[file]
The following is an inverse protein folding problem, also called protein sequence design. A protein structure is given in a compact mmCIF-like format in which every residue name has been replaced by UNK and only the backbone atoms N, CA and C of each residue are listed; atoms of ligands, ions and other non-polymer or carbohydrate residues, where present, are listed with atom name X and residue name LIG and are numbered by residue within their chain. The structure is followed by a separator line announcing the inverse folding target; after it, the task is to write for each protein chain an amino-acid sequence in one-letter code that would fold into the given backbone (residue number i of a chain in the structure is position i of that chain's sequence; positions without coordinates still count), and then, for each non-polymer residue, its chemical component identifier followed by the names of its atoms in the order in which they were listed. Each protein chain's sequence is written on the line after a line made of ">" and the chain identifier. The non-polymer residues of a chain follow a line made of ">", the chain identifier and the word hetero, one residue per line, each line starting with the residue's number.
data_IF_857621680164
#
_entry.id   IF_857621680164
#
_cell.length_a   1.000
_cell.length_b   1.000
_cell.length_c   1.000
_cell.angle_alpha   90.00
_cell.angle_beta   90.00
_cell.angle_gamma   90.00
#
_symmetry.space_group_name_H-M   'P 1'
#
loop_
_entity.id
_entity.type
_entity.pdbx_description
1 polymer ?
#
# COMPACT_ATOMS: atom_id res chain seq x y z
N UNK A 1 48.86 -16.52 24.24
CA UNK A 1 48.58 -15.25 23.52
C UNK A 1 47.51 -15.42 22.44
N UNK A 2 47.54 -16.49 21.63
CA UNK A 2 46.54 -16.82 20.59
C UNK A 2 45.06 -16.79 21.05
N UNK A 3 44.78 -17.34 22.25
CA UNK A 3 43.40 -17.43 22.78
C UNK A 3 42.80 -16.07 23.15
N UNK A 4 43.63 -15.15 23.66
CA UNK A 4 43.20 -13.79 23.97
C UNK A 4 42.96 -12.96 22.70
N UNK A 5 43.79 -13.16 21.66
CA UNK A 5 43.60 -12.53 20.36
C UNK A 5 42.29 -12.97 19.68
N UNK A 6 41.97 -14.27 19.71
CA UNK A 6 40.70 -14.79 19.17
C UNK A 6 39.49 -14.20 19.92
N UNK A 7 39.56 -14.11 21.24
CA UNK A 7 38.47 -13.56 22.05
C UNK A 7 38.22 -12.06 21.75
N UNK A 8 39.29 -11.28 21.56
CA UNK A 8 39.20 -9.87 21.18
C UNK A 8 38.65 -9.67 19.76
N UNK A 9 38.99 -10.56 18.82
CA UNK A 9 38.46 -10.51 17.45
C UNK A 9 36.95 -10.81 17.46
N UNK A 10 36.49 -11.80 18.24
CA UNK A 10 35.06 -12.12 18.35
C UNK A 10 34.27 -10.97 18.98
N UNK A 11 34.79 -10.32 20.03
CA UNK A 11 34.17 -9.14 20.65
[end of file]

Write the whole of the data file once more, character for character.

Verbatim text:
The following is an inverse protein folding problem, also called protein sequence design. A protein structure is given in a compact mmCIF-like format in which every residue name has been replaced by UNK and only the backbone atoms N, CA and C of each residue are listed; atoms of ligands, ions and other non-polymer or carbohydrate residues, where present, are listed with atom name X and residue name LIG and are numbered by residue within their chain. The structure is followed by a separator line announcing the inverse folding target; after it, the task is to write for each protein chain an amino-acid sequence in one-letter code that would fold into the given backbone (residue number i of a chain in the structure is position i of that chain's sequence; positions without coordinates still count), and then, for each non-polymer residue, its chemical component identifier followed by the names of its atoms in the order in which they were listed. Each protein chain's sequence is written on the line after a line made of ">" and the chain identifier. The non-polymer residues of a chain follow a line made of ">", the chain identifier and the word hetero, one residue per line, each line starting with the residue's number.
data_IF_857621680164
#
_entry.id   IF_857621680164
#
_cell.length_a   1.000
_cell.length_b   1.000
_cell.length_c   1.000
_cell.angle_alpha   90.00
_cell.angle_beta   90.00
_cell.angle_gamma   90.00
#
_symmetry.space_group_name_H-M   'P 1'
#
loop_
_entity.id
_entity.type
_entity.pdbx_description
1 polymer ?
#
# COMPACT_ATOMS: atom_id res chain seq x y z
N UNK A 1 48.86 -16.52 24.24
CA UNK A 1 48.58 -15.25 23.52
C UNK A 1 47.51 -15.42 22.44
N UNK A 2 47.54 -16.49 21.63
CA UNK A 2 46.54 -16.82 20.59
C UNK A 2 45.06 -16.79 21.05
N UNK A 3 44.78 -17.34 22.25
CA UNK A 3 43.40 -17.43 22.78
C UNK A 3 42.80 -16.07 23.15
N UNK A 4 43.63 -15.15 23.66
CA UNK A 4 43.20 -13.79 23.97
C UNK A 4 42.96 -12.96 22.70
N UNK A 5 43.79 -13.16 21.66
CA UNK A 5 43.60 -12.53 20.36
C UNK A 5 42.29 -12.97 19.68
N UNK A 6 41.97 -14.27 19.71
CA UNK A 6 40.70 -14.79 19.17
C UNK A 6 39.49 -14.20 19.92
N UNK A 7 39.56 -14.11 21.24
CA UNK A 7 38.47 -13.56 22.05
C UNK A 7 38.22 -12.06 21.75
N UNK A 8 39.29 -11.28 21.56
CA UNK A 8 39.20 -9.87 21.18
C UNK A 8 38.65 -9.67 19.76
N UNK A 9 38.99 -10.56 18.82
CA UNK A 9 38.46 -10.51 17.45
C UNK A 9 36.95 -10.81 17.46
N UNK A 10 36.49 -11.80 18.24
CA UNK A 10 35.06 -12.12 18.35
C UNK A 10 34.27 -10.97 18.98
N UNK A 11 34.79 -10.32 20.03
CA UNK A 11 34.17 -9.14 20.65